Ten Facts about Mortgage Debt Forgiveness
If your mortgage debt is partially or completely forgiven for the years 2007 through 2012, you could be able to claim special tax relief and exclude the debt forgiven from your income. Here is a list of 10 facts the Internal Revenue Service desires you to know about Mortgage Debt Forgiveness.
- Generally, debt forgiveness results in taxable income. Even so, under the Mortgage Forgiveness Debt Relief Act of 2007, you could be able to exclude up to $2 million of debt forgiven on your primary residence.
- The limitation is $1 million for a married person filing an individual return.
- You may omit debt reduced through mortgage refinancing, in addition to mortgage debt forgiven in a foreclosure.
- To qualify, the debt must have been used to purchase, build or considerably improve your principal residence and be secured by that residence.
- Refinanced debt funds used for the purpose of considerably improving your primary residence also qualify for the exclusion.
- Proceeds of refinanced debt used for other purposes – for example, to pay off credit card debt – do not qualify for the exclusion.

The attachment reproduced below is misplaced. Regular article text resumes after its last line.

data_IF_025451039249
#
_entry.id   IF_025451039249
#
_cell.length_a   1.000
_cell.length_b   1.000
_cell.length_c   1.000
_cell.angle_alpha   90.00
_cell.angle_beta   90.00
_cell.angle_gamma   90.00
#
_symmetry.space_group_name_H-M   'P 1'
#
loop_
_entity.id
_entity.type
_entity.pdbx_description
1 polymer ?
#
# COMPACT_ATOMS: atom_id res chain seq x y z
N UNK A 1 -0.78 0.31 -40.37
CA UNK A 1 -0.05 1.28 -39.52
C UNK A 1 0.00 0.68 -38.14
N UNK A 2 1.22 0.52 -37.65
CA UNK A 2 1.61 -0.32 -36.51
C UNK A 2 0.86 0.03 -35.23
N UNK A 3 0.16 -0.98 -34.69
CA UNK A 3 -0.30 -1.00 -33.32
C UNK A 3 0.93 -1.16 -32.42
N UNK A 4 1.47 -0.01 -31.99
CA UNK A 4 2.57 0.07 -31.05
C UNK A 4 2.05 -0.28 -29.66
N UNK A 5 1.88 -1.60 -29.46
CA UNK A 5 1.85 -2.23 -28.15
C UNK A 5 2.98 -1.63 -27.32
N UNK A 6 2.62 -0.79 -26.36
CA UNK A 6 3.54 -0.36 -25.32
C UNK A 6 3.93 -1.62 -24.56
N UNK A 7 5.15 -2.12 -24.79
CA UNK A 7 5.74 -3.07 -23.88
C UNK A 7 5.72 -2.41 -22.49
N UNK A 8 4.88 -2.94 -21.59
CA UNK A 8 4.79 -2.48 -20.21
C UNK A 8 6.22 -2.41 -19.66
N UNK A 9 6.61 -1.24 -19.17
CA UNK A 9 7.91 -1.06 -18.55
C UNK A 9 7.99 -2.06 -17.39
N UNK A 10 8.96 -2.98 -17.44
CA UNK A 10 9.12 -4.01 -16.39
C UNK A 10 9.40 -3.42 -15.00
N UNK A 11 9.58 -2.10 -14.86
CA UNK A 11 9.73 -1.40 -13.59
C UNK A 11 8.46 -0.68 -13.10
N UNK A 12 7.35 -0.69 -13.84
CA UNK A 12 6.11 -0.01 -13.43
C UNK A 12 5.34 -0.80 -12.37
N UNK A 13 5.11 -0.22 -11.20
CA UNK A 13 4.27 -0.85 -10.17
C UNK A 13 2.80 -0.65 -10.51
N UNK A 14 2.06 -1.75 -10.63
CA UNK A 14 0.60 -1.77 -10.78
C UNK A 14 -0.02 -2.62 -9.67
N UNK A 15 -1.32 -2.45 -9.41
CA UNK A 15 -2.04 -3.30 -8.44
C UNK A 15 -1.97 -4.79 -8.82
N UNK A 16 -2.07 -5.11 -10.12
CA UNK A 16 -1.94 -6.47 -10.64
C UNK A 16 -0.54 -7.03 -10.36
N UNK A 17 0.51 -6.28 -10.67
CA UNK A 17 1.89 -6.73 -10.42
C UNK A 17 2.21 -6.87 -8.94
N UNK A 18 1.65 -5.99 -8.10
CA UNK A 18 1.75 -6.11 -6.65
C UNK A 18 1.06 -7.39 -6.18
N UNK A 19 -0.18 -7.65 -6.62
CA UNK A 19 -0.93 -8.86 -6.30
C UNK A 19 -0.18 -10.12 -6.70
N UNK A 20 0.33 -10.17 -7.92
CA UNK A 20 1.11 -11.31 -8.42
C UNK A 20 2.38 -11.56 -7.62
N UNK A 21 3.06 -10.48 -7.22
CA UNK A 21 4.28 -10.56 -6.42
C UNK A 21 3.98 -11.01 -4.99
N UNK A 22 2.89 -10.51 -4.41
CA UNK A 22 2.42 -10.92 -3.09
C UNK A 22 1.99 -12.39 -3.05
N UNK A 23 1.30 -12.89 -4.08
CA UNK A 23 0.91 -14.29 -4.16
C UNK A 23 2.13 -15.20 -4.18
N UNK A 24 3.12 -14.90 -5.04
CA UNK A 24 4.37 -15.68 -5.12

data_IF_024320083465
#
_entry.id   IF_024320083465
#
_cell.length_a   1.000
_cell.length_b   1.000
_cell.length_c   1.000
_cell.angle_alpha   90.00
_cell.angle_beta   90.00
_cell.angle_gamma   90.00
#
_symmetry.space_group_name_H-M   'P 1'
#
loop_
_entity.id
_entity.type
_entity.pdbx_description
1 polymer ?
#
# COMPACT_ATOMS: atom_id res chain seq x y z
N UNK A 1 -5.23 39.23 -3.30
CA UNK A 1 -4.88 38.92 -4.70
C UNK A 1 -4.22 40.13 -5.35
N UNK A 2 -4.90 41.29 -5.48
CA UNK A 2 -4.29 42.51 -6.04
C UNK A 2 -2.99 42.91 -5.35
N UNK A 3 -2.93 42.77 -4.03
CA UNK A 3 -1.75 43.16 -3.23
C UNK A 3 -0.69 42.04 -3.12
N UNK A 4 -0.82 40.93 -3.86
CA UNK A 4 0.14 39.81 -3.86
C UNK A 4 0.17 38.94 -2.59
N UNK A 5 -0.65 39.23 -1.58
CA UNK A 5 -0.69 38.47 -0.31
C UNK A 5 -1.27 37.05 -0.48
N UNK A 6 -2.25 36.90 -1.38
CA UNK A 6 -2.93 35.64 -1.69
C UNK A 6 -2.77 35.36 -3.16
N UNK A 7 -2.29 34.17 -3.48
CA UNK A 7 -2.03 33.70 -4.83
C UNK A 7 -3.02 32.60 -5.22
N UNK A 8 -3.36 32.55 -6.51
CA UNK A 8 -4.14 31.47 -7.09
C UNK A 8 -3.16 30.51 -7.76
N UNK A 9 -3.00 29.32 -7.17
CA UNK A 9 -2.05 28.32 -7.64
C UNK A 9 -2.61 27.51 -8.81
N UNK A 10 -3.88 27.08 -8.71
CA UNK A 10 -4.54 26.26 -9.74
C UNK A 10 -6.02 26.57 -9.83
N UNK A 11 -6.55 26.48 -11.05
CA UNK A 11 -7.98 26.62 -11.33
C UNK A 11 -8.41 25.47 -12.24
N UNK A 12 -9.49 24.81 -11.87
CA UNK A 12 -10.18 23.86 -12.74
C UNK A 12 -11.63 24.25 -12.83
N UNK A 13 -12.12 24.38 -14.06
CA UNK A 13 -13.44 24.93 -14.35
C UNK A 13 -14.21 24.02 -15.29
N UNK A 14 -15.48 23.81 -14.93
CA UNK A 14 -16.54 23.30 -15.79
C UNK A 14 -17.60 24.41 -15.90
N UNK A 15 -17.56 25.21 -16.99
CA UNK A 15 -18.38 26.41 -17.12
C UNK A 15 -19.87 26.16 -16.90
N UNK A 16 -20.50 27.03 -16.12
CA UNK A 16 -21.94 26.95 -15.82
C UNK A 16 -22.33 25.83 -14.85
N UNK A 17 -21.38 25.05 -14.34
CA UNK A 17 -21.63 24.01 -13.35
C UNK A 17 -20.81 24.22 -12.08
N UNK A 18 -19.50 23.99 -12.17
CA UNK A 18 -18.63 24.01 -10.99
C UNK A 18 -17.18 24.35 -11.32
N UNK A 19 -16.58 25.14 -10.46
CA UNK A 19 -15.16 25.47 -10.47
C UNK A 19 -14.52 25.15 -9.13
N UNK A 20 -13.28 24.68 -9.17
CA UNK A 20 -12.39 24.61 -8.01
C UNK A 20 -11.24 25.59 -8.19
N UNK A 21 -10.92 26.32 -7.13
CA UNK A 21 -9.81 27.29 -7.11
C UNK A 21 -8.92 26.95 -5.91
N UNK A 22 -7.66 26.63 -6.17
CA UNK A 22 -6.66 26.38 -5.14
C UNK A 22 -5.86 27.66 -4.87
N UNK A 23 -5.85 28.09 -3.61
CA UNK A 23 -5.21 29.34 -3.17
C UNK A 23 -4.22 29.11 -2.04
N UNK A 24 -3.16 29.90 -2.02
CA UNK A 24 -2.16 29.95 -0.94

- If you qualify, claim the special exclusion by filling out Form 982, Reduction of Tax Attributes Due to Discharge of Indebtedness, and attach it to your federal income tax return for the tax year in which the qualified debt was forgiven.
- Debt forgiven on 2nd homes, rental properties, business properties, credit cards or automobile loans do not qualify for the tax relief provision. In some cases, however, other tax relief provisions – such as insolvency – can be applicable. IRS Form 982 provides more details about these provisions.
- If your debt is reduced or eliminated you normally will receive a year-end statement, Form 1099-C, Cancellation of Debt, from your lender. By law, this form must show the amount of debt forgiven and the fair market value of any property foreclosed.
- Examine the Form 1099-C carefully. Notify the lender immediately if any of the information shown is incorrect. You should pay particular attention to the amount of debt forgiven in Box 2 as well as the value listed for your home in Box 7.
For Your Reference, the above mentioned IRS Forms:
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